I don’t know exactly what ISIS is doing in their captured territories. I do know that if the mainstream media’s treatment of Saudi Arabia is any indication of how seriously they approach fact checking their information (and offering retractions and/or clarifications when they get it wrong), it’s safe to believe about half of what is widely reported. But even that half is bad enough, and ISIS is certainly a bloody mess to whose cleanup America is obligated to contribute.
But the difference between World War II and now is that back then, no one really worried about blonde, blue-eyed Americans, even those of German descent and/or with German last names, joining up with the Nazis. Of course, Japanese-Americans were another story; they were deemed suspicious. (Just ask George Takei.) Japanese people were easily identifiable (as many Muslims also are by virtue of our clothing choices…but, contrary to stereotype, this is not always the case. In fact, many, many Muslim women don’t wear a headscarf, just as many, many Muslim men don’t wear long beards), and so they were rounded up and made to live in internment camps for the duration of the war, even though there was no reason to suspect that they were in any way disloyal to the United States.
But Germans? Nah. No one worried about them, even though there were quite a number of Nazi sympathizers in the States (in fact, there’s actually an abandoned compound in Los Angeles that they set up to welcome Hitler to America. Not even kidding. You can visit it if you are so inclined). And in the end, the American government issued an apology for having essentially imprisoned all Japanese Americans during the war, because we had to admit that it was totally, indisputably wrong, nor did it even help the war effort or make our country safer. It was just…racism.
So, naïve as it may be, I just don’t get why so many people are unwilling to believe that these “Islamic State” nutjobs don’t in any way represent the tremendously vast majority of Muslims around the world. If you’ve never feared that your blonde, blue-eyed relatives are going to be radicalized by right-wing Aryan extremists (which, if you’re an American hoping to eliminate terrorism, as we all are, that actually should be a concern), why would you suspect Muslims everywhere are just ripe for the ideological pickin’ for this extremist movement? ISIS is doing the exact same thing that the Nazis did during their rise to power. They are playing on the soft spots of your average Iraqi and Syrian, reminding them of the glorious history of Islamic empire and promising them stability and prosperity–education, medical care, jobs–in an attempt to win the hearts and minds of the people, even as they are being opposed and actively fought by other Muslims, just as many, many other “Aryans” fought the Nazis and their evil, genocidal empire.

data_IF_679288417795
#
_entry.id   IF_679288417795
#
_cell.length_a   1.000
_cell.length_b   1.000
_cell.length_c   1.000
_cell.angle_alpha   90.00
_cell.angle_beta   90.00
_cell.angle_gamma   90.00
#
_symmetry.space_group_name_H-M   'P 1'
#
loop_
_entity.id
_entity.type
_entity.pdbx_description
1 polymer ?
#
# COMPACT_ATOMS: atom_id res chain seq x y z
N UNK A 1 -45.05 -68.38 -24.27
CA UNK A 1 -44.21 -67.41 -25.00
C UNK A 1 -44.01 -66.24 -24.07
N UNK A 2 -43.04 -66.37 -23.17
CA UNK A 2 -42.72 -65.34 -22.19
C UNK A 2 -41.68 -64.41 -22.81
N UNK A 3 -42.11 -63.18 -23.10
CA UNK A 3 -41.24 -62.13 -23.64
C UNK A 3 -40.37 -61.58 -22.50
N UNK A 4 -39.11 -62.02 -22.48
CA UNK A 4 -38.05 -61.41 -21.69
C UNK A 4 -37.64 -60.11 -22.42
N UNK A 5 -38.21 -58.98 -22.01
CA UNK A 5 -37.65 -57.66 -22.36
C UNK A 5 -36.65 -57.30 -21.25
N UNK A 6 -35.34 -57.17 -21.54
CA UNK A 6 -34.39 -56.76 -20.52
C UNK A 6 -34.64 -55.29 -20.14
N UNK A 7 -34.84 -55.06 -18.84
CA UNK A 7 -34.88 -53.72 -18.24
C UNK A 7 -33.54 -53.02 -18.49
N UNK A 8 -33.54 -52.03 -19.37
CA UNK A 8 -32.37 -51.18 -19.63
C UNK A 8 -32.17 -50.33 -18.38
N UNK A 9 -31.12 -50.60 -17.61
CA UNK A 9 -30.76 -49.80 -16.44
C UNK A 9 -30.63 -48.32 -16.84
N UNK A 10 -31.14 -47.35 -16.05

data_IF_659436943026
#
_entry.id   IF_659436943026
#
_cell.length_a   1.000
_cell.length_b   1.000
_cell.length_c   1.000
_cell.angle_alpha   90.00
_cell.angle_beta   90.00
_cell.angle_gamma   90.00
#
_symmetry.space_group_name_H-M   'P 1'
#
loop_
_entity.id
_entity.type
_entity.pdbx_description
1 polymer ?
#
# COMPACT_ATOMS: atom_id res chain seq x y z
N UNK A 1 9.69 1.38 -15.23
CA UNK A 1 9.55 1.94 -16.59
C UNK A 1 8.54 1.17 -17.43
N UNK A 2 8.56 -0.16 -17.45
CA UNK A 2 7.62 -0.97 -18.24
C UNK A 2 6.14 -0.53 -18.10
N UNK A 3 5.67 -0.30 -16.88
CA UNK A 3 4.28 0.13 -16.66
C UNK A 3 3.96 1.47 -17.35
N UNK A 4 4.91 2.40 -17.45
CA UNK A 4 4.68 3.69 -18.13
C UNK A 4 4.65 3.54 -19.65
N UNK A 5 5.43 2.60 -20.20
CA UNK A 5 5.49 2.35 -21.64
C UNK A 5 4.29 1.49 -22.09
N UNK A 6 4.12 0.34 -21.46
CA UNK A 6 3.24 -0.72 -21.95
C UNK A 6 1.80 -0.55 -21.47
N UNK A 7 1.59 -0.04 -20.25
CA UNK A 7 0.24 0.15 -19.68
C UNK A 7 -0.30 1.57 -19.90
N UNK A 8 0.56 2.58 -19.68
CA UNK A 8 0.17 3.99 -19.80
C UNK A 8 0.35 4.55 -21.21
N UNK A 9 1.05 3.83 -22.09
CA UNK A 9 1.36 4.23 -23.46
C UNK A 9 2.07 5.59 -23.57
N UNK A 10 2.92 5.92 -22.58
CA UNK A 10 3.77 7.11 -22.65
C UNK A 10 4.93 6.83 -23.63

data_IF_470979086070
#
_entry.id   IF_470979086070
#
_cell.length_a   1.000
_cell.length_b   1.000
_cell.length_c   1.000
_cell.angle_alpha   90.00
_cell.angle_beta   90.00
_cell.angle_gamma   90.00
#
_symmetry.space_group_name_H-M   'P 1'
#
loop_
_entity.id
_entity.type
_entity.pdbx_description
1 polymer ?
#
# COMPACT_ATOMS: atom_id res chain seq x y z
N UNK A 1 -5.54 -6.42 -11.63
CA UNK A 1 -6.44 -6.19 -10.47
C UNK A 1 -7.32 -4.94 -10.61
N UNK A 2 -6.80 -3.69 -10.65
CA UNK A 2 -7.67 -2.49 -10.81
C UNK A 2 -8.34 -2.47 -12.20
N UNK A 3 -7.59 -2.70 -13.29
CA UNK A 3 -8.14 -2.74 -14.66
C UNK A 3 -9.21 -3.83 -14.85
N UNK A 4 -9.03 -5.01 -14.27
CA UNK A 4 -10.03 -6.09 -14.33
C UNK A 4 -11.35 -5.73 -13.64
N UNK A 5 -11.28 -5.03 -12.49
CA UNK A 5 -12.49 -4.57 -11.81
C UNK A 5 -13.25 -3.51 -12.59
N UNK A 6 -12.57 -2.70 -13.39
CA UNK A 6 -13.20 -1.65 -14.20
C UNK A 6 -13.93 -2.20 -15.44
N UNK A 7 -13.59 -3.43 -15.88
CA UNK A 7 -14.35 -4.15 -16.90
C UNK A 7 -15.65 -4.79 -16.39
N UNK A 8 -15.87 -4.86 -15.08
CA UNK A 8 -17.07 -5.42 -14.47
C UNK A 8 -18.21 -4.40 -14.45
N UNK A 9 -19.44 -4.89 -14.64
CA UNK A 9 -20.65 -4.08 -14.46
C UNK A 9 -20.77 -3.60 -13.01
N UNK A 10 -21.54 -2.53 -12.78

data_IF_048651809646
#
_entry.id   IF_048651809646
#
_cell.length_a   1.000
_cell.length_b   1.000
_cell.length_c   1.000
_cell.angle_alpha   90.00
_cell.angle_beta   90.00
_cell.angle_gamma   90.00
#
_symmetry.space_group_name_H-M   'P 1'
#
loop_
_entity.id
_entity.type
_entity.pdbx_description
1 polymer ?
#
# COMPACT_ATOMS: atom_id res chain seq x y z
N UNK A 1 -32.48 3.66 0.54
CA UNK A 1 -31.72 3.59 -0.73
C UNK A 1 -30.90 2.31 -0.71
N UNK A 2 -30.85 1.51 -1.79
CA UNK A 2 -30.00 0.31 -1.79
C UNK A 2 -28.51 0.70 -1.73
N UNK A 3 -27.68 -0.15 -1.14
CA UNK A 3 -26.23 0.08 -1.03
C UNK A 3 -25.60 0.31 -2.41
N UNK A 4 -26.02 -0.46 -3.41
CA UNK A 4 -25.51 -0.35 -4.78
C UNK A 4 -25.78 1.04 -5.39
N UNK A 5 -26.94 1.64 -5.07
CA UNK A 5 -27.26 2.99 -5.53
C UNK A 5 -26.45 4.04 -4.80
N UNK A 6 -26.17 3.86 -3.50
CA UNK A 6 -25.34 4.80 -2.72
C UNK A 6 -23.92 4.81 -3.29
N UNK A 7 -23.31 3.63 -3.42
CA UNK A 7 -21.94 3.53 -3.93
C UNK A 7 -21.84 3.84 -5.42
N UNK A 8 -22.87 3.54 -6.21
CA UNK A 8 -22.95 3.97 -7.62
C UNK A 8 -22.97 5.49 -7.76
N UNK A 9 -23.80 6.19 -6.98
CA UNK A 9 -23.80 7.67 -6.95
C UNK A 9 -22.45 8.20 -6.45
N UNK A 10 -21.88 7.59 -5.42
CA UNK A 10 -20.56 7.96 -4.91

Islam is just the shared characteristic that ISIS uses in their attempt to unify the people and rally them to their cause, just as Hitler used the history and widely shared characteristics of Germans in order to build support for his own regime. If the resources and power were up for grabs in a land where Christianity was the dominant religion, then this group would consist of Christian terrorists, and they would be claiming to follow their true religion as they obeyed brutally violent, context-stripped, cherry-picked verses from a holy book. If ISIS was operating in a land of mostly unreligious people, they would still find common characteristics to crow about as a means of bolstering their brutal power grab. Just like Hitler did.
I understand that it may be convenient to attribute the violence to Islam–after all, that’s exactly what ISIS is telling you, so why should you believe otherwise? And Islamophobia is a booming business. But Americans, Brits, and other “Aryans” outside of Germany didn’t believe Hitler when he said that he fought for “truth and justice” because he called himself a Christian, nor did they jump in lockstep behind him because he claimed his atrocities were Jesus-approved. So why do we believe ISIS about the source of their ideology?
For anyone who lives in a Muslim family, or is actually willing to listen, get to know, and embrace their Muslim neighbors, it’s obvious: ISIS isn’t about religion. ISIS is about power, money, and control of lucrative resources (and they’re certainly not the first to wage war in Iraq for those reasons under lofty ideological pretenses).
So please, do me a solid and keep these comparisons in mind. When you’re tempted to ask, “Why aren’t Muslims speaking out against ISIS?”, please know that they are. The question that you should be asking yourself is not, “Why don’t more Muslims oppose ISIS?”, but rather, why don’t most mainstream media outlets find it relevant to amplify the vast multitude of voices that do?
I’ve said it before: go talk to a Muslim. Invite a Muslim to dinner at your house. Listen, learn, and teach one another. Hug a Muslim, ya’ll. Make the world a better place. Please. If not me, then for my kid. She’s really cute…and even though she hates being buckled into her car seat, she totally knows where her tummy is.